When we chatted with Shears recently from his London home, he was enjoying a brief bit of afternoon downtime before performing that night in Cabaret at the Kit Kat Club. In this dazzling production of the classic queer-themed musical, Shears portrays the fabulously juicy part of the Emcee, a role made famous by Tony-winner Joel Grey in the 1972 film.

“I’m a massive Cabaret fan, and I love musicals, I love theater,” Shears says with refreshingly genuine joy and enthusiasm. “I’d say since about 2010, when I did the Tales of the City musical, just overall, half of my life is now in the theater, whether it’s writing musicals or being in them.”

While he says playing the Emcee was “always a dream of mine,” and to fans it feels like a part he was born to play, Shears admits he was initially nervous to take it on. But eventually he found a creative freedom in the role. “The amazing thing about it is…it’s a blank canvas. There’s really no rules for how you go about doing it.”

He’s also relishing in the element of sexy danger the dark, flamboyant character brings out of him.

“It’s really fun to be allowed to bring out a part of myself that has always really been there — that’s very demented, that’s very warm and friendly, and that’s also really scary,” says Shears, whose boyish good looks, dancer’s body, and flair for fashion have helped cement him as a queer sex symbol in his own right. “The scary side of me really comes out in a way that just keeps getting deeper and deeper, and it’s thrilling to me. It’s one of the absolute joys of my life to get to do it.”

Jake ShearsDamon Baker

And then there’s Elton and Tammy Faye.

“We met 20 years ago,” Shears says of John, his longtime friend, mentor, and musical collaborator. “We wrote a bunch of Scissor Sisters stuff together, and he’s always just been a dear friend. And we’ve been working on [the Tammy Faye musical] for 12 years.”

During COVID, Shears relocated to London — periodically staying at John’s gorgeous Holland Park home — and continued working on several projects, including finally bringing Tammy Faye to the stage. Shears wrote the lyrics and John the music for the biographical musical about LGBTQ+ ally and TV evangelist Tammy Faye Messner.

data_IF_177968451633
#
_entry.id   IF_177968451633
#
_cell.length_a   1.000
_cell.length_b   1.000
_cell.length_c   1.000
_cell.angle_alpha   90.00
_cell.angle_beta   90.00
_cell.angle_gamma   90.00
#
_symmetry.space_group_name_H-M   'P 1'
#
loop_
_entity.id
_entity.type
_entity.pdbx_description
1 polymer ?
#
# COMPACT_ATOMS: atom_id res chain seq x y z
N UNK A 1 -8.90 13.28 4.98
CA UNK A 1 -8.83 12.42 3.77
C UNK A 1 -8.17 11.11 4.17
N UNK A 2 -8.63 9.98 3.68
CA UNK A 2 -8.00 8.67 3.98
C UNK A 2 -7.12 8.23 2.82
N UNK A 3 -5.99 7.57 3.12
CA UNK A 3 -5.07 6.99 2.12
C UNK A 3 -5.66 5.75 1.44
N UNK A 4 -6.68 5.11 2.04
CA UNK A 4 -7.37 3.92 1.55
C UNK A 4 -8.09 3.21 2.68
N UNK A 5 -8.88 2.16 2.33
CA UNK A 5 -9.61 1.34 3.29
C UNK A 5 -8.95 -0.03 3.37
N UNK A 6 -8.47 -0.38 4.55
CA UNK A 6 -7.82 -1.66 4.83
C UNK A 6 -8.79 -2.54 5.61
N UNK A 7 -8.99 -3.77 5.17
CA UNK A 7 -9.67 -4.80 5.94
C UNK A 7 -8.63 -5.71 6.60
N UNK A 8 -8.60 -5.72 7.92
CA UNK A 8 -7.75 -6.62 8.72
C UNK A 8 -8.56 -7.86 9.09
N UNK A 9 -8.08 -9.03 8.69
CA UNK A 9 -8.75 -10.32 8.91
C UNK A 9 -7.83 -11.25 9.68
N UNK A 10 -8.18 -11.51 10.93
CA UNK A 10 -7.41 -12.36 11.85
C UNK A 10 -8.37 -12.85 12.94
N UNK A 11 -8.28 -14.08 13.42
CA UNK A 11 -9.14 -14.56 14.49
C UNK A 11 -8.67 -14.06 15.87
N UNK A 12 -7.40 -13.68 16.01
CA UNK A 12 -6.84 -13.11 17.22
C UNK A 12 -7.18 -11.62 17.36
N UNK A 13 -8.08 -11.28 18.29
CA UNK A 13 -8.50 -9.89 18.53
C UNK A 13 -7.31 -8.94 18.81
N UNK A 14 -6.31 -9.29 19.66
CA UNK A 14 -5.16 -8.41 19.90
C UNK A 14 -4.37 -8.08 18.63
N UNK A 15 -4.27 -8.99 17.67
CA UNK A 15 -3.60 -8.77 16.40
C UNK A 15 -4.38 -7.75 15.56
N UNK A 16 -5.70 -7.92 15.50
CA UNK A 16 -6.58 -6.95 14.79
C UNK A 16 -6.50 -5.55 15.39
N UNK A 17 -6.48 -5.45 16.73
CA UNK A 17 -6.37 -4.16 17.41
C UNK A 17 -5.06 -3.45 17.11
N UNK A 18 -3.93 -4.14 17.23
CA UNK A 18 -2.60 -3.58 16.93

The show, based on the book by playwright James Graham, premiered in October 2022 and ended up taking home two Olivier Awards (the British equivalent of a Tony) in 2023.

“It’s one of those things where I still have to kind of pinch myself, even though [John is] one of my best friends,” says Shears. “To get to be by him at the piano and get to experience the process of making a body of work with him has been truly thrilling.”

“There’s just no better high than to make music that you love, and when you do it with a friend,” he adds, recalling a particular tense moment when he was worried about upsetting the icon during pre-production for Tammy Faye. “I was an hour late getting there. You don’t ever want to be an hour late to meet up with Elton…. I showed up, and he looked at me. And he just didn’t care. He said, ‘You’re going to be really happy when you hear this [playback].’ And we were just so thrilled with the whole show. We’re very proud of it.”

As for his Queer the Music podcast, Shears decided to forge ahead despite his insane schedule because it truly is a passion project for him. He says getting to talk about the things he loves with fellow LGBTQ+ icons and artists, and share tidbits of queer history and its musical culture with others, is truly a delight.

“I’m very excited now about where to take this show, and the possibilities with it I think are really endless,” he says. “I did an episode on Sylvester, which I loved doing. I talked to Self Esteem. There’s an episode with Peaches. There’s episodes with King Princess, Andy Bell, Olly [Alexander] from Years & Years, and there’s an episode with Rufus Wainwright that I just love so much. There’s something about it that’s really, really special. And I think it’s just kind of the tip of the iceberg.”

Photography by Damon Baker